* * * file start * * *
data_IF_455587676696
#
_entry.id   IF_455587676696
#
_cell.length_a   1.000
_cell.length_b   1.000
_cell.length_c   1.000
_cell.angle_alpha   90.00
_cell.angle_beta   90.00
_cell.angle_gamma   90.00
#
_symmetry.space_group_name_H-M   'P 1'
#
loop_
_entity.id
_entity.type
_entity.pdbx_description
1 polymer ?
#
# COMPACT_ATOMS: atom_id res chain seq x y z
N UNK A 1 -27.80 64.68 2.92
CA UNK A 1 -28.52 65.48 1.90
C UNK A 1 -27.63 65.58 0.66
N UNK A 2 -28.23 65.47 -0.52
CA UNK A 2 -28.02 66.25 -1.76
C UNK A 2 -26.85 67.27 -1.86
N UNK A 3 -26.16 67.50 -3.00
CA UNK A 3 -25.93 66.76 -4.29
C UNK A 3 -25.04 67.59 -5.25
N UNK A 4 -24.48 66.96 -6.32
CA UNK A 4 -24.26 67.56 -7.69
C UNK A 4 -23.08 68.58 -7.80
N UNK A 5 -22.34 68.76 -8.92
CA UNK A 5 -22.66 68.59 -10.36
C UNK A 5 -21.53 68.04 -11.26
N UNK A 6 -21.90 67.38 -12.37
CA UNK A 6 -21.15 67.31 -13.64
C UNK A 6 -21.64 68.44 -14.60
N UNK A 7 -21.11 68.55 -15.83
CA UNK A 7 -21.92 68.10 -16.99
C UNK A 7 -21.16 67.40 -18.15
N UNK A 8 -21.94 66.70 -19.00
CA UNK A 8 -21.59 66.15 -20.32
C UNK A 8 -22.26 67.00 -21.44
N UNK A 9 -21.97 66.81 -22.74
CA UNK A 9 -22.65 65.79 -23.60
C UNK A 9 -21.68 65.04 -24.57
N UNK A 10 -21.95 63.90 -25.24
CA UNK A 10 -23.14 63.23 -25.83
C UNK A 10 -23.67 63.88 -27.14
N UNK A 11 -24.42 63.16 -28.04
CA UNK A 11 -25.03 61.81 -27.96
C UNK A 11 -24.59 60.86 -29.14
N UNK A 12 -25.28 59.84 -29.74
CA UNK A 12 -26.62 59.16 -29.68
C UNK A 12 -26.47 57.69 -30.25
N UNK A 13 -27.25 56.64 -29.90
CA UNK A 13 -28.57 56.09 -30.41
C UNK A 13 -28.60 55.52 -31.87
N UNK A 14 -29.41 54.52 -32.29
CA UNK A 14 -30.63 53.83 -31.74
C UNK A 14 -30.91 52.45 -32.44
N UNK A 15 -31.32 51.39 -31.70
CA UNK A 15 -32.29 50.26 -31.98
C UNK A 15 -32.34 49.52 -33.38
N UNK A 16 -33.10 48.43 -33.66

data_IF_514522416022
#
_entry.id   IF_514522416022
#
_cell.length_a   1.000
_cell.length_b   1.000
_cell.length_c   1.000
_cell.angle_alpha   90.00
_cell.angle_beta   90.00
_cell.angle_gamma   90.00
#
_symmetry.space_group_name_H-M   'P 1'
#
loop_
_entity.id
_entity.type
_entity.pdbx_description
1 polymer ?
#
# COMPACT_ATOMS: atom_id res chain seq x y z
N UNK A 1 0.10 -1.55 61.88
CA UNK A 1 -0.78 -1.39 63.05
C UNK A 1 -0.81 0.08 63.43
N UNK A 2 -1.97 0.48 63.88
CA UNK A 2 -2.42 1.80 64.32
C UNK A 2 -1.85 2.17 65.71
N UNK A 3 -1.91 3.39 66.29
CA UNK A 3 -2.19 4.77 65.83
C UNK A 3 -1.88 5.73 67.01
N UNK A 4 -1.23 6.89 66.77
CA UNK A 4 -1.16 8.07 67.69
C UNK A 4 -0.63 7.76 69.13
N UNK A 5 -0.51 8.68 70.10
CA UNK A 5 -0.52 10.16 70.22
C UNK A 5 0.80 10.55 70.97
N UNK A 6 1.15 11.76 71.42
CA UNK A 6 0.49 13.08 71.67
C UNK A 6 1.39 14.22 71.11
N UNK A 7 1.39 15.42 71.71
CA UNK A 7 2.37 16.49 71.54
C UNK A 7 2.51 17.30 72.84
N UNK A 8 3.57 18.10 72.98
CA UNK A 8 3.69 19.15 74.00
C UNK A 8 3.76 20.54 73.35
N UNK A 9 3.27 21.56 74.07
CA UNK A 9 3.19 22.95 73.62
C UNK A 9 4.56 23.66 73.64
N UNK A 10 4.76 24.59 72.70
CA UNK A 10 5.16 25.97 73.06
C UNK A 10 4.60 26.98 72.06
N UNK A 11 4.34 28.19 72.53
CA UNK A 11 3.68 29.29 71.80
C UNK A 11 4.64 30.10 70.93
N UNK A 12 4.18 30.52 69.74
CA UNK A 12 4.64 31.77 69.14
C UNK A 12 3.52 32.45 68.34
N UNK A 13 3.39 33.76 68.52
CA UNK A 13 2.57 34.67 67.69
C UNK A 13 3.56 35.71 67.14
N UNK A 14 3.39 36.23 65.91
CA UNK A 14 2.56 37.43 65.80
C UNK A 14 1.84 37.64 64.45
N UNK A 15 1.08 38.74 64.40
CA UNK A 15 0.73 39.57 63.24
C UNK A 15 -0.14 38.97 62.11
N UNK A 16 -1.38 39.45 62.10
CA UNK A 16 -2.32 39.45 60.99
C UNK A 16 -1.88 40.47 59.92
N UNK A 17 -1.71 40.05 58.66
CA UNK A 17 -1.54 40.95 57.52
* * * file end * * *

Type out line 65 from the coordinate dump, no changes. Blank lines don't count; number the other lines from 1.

C UNK A 15 -32.34 49.52 -33.38